The life and times of Antonio Emanuele Ne Vunda, the world’s first African ambassador to Europe


The life and times of Antonio Emanuele Ne Vunda, the world’s first African ambassador to Europe. There was a succession of kings from the late 1300s when the kingdom of Kongo was formed (present-day Angola and the Democratic Republic of the Congo). Still, Garcia II Nkanga a Lukeni a Nzenze a Ntumba, also known as Garcia Afonso, is widely regarded as the greatest because he expelled the majority of the Portuguese from the colony that became Angola.

Afonso, who descended from Afonso I, the first Kongo king to accept Catholicism, reigned Kongo during its heyday (1641 to 1661). When the Portuguese first came to Kongo in the late 15th century, Afonso I, also known as Mvemba a Nzinga, requested to be baptized. As a result, he was given the name Afonso I.


According to history, the Portuguese initially landed in Kongo in the 1480s, and the kingdom was Christianized in 1491. In 1491, King Nzinga, a Nkuwu, and his son Afonso were baptized as Catholics, indicating that religion had become an important component of the realm. King Joao was presented to King Nzinga in honor of Portugal’s king.


It would take more than a century for the first Kongo diplomat to arrive in Rome and meet with a pope in person.


After taking over the throne in 1587, King Alvaro II (Nimi Ne-Mpangu Lukeni Lua Nuemba) sent his cousin, Antonio Emanuele Ne Vunda, to the Pope. Before arriving in Rome, the expedition took more than three years, passing through Brazil, Lisbon, and Madrid. According to one story, Ne Vunda’s mission was to request priests be sent to the Kongo and to “pleading the case for a Congolese bishopric.”


The arrival of Ne Vunda in Rome made headlines. Pope Paul V, who was excited to meet Ne Vunda, took pleasure in the media attention that welcomed his arrival. His aim for advancing global Christianity included strengthening ties with Kongo. The Pope even arranged an elaborate protocol for Ne Vunda’s entrance in 1608, according to Face2Face Africa. The protocol included a procession, a reception for the delegation in the Vatican’s Sala Regia, and the feast of the Magi.


However, when Ne Vunda arrived in Rome on January 2, 1608, he was very sick. Nevertheless, he was placed in a comfortable bed in the papal apartments, and the Pope even visited him. Three days later, Ne Vunda died, and the funeral procession planned for January 6 became a fitting send-off.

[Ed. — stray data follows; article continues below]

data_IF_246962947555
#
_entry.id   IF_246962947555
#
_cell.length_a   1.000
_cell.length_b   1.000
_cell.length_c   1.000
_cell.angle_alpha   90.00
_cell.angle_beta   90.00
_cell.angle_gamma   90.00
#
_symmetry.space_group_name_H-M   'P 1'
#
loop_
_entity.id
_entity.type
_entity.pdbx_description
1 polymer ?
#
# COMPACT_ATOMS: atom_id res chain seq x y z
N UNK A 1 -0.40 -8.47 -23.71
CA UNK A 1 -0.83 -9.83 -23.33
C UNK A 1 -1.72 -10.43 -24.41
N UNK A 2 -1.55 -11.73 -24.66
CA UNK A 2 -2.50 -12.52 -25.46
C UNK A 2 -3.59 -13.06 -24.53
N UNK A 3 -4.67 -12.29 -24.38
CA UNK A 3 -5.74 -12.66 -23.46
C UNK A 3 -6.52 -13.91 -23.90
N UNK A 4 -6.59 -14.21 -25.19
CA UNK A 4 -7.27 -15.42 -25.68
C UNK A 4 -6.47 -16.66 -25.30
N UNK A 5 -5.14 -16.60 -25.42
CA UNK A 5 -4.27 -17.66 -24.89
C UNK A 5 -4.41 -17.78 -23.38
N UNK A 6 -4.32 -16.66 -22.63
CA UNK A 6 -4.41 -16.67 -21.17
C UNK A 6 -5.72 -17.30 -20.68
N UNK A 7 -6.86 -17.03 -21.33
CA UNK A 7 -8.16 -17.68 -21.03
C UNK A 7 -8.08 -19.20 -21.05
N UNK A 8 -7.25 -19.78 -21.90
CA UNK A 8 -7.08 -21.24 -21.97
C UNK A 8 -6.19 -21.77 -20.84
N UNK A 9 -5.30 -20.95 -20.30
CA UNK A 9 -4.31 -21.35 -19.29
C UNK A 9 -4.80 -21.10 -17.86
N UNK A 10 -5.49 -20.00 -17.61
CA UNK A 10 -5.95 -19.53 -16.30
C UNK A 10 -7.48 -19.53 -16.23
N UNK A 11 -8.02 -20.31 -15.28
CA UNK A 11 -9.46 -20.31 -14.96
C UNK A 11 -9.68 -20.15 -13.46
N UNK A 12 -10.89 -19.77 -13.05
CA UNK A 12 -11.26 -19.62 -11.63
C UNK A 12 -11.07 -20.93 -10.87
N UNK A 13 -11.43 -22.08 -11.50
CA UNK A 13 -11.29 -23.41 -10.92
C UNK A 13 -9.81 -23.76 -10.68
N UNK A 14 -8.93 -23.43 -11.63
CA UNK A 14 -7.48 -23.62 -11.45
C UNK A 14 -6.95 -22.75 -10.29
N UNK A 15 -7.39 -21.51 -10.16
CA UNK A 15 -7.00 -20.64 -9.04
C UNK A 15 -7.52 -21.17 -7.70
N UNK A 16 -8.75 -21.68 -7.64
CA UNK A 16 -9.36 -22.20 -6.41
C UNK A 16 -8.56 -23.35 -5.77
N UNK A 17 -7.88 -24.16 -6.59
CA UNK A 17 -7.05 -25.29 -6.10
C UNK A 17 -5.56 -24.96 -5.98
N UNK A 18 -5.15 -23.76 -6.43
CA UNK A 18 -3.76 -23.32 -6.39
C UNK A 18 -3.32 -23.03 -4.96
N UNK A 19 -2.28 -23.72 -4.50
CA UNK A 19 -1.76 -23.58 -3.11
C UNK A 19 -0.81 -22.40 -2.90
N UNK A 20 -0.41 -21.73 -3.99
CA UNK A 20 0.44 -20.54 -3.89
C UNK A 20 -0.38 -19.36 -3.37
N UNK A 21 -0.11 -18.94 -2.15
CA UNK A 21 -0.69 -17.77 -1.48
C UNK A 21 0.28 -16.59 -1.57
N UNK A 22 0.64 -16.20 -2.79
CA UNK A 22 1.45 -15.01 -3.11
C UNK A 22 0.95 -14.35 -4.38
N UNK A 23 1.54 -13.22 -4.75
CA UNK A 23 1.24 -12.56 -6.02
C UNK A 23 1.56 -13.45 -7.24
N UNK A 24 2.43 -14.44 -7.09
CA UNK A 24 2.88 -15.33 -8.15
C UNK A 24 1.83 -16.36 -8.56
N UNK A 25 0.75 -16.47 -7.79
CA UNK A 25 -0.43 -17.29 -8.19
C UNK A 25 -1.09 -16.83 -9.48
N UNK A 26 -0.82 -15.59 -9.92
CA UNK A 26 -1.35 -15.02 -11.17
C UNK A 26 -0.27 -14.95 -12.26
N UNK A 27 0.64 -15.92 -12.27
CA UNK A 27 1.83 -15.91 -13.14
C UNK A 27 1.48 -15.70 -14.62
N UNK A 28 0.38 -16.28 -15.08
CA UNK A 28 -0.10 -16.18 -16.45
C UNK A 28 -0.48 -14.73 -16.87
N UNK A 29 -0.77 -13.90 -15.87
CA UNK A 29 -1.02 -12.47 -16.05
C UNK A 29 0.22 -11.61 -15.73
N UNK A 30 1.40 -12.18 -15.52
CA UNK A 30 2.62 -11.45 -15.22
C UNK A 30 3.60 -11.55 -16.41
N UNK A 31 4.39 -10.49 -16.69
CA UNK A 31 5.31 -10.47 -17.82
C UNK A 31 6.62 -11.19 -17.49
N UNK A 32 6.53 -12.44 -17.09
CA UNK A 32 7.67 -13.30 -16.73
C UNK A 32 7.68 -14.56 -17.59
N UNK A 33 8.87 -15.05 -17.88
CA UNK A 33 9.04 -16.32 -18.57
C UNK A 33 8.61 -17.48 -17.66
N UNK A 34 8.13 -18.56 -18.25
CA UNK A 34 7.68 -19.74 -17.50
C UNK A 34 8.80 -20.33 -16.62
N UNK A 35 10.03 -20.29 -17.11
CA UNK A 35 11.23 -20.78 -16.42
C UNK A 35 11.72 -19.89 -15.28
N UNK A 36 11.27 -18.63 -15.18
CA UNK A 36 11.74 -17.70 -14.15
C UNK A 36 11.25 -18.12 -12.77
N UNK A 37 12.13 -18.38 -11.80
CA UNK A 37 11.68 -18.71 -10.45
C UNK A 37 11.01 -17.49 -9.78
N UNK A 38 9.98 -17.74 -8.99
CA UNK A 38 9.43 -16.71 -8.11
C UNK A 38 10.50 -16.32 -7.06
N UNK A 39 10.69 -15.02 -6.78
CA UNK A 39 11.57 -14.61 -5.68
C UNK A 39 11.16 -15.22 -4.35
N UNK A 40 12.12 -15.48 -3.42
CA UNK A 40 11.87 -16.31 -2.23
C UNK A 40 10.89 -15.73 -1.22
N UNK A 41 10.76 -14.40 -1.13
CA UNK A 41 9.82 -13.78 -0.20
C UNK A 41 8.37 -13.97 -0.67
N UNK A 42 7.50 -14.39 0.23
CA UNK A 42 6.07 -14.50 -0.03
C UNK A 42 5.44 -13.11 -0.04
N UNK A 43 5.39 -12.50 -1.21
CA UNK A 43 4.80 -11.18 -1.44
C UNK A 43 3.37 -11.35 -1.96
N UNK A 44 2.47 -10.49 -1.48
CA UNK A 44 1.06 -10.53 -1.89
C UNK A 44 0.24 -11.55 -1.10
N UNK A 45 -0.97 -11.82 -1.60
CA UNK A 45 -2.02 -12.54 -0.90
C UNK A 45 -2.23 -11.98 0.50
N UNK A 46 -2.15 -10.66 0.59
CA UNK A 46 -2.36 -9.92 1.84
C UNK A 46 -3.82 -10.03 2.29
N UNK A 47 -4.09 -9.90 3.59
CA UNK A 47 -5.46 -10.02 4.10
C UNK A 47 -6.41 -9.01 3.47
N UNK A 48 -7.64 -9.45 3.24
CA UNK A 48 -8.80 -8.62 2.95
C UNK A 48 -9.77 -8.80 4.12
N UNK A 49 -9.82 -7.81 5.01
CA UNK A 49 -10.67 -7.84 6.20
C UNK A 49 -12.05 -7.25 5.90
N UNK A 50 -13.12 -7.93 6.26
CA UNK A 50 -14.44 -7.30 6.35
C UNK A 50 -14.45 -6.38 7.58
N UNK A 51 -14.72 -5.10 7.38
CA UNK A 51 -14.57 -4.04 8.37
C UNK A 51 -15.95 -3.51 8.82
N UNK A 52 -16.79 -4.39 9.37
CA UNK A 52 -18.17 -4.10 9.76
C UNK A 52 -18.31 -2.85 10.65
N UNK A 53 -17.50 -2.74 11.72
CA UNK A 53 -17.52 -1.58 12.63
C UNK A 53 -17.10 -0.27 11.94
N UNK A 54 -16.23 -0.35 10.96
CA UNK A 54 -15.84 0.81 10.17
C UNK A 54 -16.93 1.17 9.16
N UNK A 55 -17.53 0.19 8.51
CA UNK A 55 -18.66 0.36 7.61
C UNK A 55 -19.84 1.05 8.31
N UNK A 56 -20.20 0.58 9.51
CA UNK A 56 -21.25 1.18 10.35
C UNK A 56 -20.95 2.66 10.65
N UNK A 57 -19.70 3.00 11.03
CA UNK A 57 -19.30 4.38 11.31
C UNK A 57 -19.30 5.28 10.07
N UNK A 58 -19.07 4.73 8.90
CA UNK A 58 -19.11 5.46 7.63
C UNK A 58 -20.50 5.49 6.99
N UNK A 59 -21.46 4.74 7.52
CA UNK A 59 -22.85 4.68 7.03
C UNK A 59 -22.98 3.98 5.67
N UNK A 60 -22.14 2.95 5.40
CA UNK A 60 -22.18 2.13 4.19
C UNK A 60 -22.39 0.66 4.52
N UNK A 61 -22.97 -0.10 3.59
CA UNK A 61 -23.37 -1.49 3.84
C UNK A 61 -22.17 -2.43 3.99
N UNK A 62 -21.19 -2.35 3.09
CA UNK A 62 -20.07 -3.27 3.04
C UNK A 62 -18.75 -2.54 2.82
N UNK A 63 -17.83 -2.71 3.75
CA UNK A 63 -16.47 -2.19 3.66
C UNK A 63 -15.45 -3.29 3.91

The Pope ensured that the entire process was documented by commissioning a bust of Ne Vunda, which was made of colored marble with a deep green-black stone and featured a nobleman’s shirt and a quiver of arrows. According to history, there was some debate about how best to represent a Christian African ambassador’s identity. Should the focus be on religion or culture? As a result, Ne Vunda was portrayed as an African in African garb at the end of the day. His bust is said to be in the Baptistery, a side chapel of the Church of Santa Maria Maggiore, one of Rome’s five great ancient basilicas, where he was also laid to rest.


Today, Ne Vunda is regarded as the first African ambassador to Europe in history. In 1608, the Guillermus Du Mortier bust and an engraving featuring Ne Vunda in elegant European garb, holding a document presumed to be a letter from King Alvaro II to the Pope, were created in his honor.


The Kongo’s History


According to Encyclopaedia Britannica, Kongo was a “loose federation of small polities” before the Portuguese arrived, but conquered territories were integrated as a royal inheritance as the kingdom grew. The kingdom, with its capital being Mbanza Kongo, had provinces, including Nsundi, Mpangu, Mbamba, and Mpemba.


“The capital and its environs were densely populated, even more so than other towns in and around the realm.” This enabled the manikongo (King of Kongo) to have the manpower and materials needed to wield tremendous power and concentrate the state close at hand,” according to Encyclopaedia Britannica.


Afonso, who became king in 1509 after the Portuguese arrived in 1483, forged close links with Portugal while expanding Kongo’s borders. Still, he quickly ran into problems with the Portuguese over the slave trade. As a result, he assumed trade command to ensure that no persons were enslaved and exported unlawfully. Kongo was eventually restored by the Portuguese after it was engulfed in succession issues and was controlled by opposing warriors in the east.


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